Compliance


Hosting

Microsoft Azure

Dekko is hosted entirely on Microsoft Azure with the option of using our Australian or European instance and carries all of its storage certifications, notably:

  • ISO 22301, 27001, 27017, 27018
  • HIPAA/HITECH
  • DoD
  • NIST
  • SOX
  • UK G-Cloud
  • Australia APRA
  • GDPR

Other options

Dekko is incredibly flexible and can be configured to put your data wherever you need it; full cloud, on-premise, or hybrid. Please contact us with your requirements and we’ll work with you to deliver a solution that is both incredibly secure and perfectly tailored to your data requirements.

Certification

Dekko is independently certified by Enex Carbon. Our claims test report can be downloaded here.

Audit trail

Dekko’s security design uses the best balance of secrecy and traceability. The audit trail provides a who originated a message, who it was sent to, and who it was read by, without revealing the contents of the message itself. Message trails are uniquely identified and filtering means that finding the needle in a haystack is easy.


Notifiable Data Breaches scheme

Commencing February 22 2018, the Notifiable Data Breaches (NDB) scheme is an amendment to the Privacy Act (1988) that legally compels medium and large sized organisations handling Australian citizens’ data to notify the Privacy Commissioner and customers if they have experienced a data breach.

Key points included in the NDB scheme amendment:

Who is covered by the NDB scheme? – Federal Government agencies, private sector and not-for-profit organisations that have an annual turnover in excess of $3 million. Small businesses under $3 million that handle personal information.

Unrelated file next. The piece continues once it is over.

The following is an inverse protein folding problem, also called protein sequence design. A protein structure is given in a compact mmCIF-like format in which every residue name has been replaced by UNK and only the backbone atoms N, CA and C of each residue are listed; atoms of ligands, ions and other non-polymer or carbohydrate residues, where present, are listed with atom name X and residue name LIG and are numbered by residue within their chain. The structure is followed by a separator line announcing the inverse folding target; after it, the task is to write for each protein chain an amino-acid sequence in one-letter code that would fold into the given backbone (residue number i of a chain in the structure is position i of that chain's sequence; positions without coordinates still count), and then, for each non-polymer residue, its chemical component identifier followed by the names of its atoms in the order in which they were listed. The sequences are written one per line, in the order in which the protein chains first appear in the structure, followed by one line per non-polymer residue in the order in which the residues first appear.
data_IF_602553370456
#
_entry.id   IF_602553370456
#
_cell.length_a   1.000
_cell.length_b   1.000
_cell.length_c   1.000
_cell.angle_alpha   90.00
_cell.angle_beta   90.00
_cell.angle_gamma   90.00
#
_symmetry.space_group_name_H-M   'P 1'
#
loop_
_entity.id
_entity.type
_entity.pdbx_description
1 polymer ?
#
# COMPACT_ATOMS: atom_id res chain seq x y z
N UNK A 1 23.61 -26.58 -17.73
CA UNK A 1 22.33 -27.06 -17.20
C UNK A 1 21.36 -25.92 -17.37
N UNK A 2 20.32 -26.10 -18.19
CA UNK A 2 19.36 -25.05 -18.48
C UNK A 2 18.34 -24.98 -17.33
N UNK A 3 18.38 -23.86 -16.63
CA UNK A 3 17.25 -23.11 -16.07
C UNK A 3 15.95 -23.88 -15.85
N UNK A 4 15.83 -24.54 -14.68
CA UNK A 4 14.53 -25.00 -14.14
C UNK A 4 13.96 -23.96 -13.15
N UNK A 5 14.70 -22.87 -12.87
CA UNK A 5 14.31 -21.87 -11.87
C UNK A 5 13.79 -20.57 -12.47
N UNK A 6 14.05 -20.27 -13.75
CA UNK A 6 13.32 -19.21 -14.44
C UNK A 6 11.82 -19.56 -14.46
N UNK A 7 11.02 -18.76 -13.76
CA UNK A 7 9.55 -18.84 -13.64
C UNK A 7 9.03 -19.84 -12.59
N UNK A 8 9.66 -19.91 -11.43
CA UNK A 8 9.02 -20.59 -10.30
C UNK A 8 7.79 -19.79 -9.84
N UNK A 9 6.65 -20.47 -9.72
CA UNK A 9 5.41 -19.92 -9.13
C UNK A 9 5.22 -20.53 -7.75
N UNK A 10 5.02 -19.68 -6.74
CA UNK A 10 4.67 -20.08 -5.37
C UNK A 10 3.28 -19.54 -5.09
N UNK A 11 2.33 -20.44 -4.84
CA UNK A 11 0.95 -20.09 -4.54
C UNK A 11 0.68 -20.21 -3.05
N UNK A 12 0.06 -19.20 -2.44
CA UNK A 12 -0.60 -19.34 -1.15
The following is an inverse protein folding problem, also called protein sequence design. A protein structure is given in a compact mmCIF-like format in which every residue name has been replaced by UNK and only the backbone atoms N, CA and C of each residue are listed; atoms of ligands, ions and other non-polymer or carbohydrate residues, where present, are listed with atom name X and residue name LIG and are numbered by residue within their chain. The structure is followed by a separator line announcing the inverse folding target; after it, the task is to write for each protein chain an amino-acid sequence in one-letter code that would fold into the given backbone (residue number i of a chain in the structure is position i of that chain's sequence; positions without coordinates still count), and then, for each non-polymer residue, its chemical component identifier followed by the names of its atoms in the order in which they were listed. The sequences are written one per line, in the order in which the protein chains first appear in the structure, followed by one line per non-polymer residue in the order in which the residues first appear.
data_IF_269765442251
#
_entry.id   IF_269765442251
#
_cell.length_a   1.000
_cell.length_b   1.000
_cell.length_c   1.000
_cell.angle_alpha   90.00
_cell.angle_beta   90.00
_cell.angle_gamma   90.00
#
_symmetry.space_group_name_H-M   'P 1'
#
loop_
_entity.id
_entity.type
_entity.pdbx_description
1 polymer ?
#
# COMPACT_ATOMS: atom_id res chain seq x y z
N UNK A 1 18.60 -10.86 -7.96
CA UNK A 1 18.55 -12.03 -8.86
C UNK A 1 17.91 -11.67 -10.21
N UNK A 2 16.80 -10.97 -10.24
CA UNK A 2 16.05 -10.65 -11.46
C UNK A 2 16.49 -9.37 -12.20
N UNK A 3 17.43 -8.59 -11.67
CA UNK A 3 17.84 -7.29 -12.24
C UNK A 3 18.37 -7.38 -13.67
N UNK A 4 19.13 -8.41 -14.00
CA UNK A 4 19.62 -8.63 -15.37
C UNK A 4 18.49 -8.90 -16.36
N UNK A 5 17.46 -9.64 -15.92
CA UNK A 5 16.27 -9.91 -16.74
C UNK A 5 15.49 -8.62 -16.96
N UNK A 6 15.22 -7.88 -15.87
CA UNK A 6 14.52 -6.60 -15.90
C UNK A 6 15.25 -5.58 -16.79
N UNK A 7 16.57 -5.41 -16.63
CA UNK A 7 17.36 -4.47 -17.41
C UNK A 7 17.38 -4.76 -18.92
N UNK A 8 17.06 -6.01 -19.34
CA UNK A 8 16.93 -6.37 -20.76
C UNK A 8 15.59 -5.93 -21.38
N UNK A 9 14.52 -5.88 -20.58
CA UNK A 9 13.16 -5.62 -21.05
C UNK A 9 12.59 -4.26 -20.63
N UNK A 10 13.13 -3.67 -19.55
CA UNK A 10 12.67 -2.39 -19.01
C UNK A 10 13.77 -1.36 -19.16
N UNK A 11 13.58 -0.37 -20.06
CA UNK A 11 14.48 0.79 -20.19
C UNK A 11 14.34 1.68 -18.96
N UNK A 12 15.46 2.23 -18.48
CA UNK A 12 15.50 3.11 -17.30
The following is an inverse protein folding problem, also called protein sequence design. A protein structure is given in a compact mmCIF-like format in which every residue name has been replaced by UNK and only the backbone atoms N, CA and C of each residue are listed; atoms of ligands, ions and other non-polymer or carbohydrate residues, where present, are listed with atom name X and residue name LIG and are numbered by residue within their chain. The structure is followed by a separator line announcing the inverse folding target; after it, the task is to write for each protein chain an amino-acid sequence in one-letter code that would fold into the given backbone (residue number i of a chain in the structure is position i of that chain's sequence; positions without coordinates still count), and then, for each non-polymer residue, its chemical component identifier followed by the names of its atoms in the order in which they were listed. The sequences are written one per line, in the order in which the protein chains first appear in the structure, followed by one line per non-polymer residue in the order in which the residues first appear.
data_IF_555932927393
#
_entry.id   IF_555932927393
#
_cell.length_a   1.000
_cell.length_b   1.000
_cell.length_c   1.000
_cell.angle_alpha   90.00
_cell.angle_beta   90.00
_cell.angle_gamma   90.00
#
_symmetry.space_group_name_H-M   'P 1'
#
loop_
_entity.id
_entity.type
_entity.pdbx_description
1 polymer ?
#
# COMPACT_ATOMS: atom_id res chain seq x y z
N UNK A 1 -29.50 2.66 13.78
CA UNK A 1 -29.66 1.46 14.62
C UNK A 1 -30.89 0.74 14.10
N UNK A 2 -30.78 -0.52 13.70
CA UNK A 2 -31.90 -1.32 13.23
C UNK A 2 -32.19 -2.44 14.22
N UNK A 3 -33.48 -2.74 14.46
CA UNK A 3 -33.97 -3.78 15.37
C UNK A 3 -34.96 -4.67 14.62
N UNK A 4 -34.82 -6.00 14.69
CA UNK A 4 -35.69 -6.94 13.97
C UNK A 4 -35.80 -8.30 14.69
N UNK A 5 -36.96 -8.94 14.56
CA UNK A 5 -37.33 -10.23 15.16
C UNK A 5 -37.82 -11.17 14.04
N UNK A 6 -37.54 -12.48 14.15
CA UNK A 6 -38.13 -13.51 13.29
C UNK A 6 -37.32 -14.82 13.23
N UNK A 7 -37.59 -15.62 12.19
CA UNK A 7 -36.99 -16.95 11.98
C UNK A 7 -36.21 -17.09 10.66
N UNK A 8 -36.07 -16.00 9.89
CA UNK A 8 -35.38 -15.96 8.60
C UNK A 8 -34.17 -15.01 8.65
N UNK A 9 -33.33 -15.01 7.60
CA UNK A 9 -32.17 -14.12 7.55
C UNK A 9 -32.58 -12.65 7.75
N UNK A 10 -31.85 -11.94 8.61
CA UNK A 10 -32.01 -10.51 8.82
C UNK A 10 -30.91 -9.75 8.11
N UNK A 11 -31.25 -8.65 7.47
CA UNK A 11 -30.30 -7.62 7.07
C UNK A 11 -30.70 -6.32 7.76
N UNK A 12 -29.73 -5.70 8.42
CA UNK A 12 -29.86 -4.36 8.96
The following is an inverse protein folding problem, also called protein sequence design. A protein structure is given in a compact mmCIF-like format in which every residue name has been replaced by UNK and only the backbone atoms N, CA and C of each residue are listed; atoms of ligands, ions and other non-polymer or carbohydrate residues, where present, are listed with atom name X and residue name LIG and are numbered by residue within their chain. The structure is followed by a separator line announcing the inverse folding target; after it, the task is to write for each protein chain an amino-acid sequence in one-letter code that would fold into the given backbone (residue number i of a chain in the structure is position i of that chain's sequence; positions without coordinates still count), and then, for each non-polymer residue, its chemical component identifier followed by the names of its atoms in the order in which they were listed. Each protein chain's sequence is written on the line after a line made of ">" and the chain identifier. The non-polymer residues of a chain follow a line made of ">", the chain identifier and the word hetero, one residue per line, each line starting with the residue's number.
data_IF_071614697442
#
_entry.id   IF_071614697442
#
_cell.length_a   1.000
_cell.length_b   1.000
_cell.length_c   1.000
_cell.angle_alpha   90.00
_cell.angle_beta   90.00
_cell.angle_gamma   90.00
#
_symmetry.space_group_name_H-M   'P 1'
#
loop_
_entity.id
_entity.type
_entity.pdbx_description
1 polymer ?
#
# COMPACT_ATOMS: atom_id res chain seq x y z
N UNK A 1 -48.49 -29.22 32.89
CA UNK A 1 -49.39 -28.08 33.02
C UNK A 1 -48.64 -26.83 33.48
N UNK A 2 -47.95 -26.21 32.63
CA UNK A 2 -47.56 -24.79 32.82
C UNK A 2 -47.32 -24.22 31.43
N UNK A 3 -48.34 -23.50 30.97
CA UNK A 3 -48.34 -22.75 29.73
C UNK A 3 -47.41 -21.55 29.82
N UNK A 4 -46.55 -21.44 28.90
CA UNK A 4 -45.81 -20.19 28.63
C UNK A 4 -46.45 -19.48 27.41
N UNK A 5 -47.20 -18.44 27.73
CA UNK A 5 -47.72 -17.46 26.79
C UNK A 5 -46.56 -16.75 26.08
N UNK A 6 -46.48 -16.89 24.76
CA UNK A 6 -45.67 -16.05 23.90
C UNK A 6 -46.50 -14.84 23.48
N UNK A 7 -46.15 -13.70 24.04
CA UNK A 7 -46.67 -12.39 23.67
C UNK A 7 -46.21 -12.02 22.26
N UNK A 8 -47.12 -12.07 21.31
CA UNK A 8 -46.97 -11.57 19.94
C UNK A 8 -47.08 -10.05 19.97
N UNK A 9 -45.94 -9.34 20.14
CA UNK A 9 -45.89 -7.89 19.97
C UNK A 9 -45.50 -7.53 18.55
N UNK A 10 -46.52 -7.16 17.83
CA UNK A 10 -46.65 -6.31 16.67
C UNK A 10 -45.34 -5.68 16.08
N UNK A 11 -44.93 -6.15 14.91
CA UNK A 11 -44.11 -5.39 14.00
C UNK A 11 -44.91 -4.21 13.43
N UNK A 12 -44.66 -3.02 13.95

Notification triggers – when there is unauthorised access to, disclosure or loss of customer information held by an entity, which generates a real risk of serious harm to individuals involved. This covers when devices containing customers’ personal information is lost or stolen, a database containing personal information is hacked, or personal information is mistakenly provided to the wrong person.

Data types – examples of the information types that may increase the risk of serious harm if there is a data breach include: ‘sensitive information’, such as information about an individual’s health, documents commonly used for identity fraud (including Medicare card, driver’s licence, and passport details), financial information, a combination of personal information (rather than a single piece of personal information).

Significant fines for noncompliance – up to $360,000 for individuals and $1.8 million for organisations.

More information:
https://www.oaic.gov.au/privacy-law/privacy-act/notifiable-data-breaches-scheme


General Data Protection Regulation

The EU General Data Protection Regulation (GDPR) is a new directive that has been designed to protect EU citizens from privacy and data breaches, greatly improving on the current regulations established in 1995. The GDPR will be enforced from May 2018.

Relevant key changes introduced under the GDPR:

Privacy by design – it is a legal requirement that systems are designed with the inclusion of data protection and privacy from the outset. This means that companies holding citizen data are legally responsible for the protection of such data and appropriate technical measures must be made to do so.

Right to access – citizens have the right to know if data that belongs to them is being processed, what this data contains as well as where and for what purpose.

Right to be forgotten – companies holding citizen data must erase all data associated with that citizen should they request it.

Breach notification – it is mandatory that a company holding citizen data must notify their customers without undue delay after becoming aware of a data breach.

Increased territorial scope – the GDPR applies to all companies holding citizen data residing in the European Union, regardless of location.

More information:
https://www.eugdpr.org/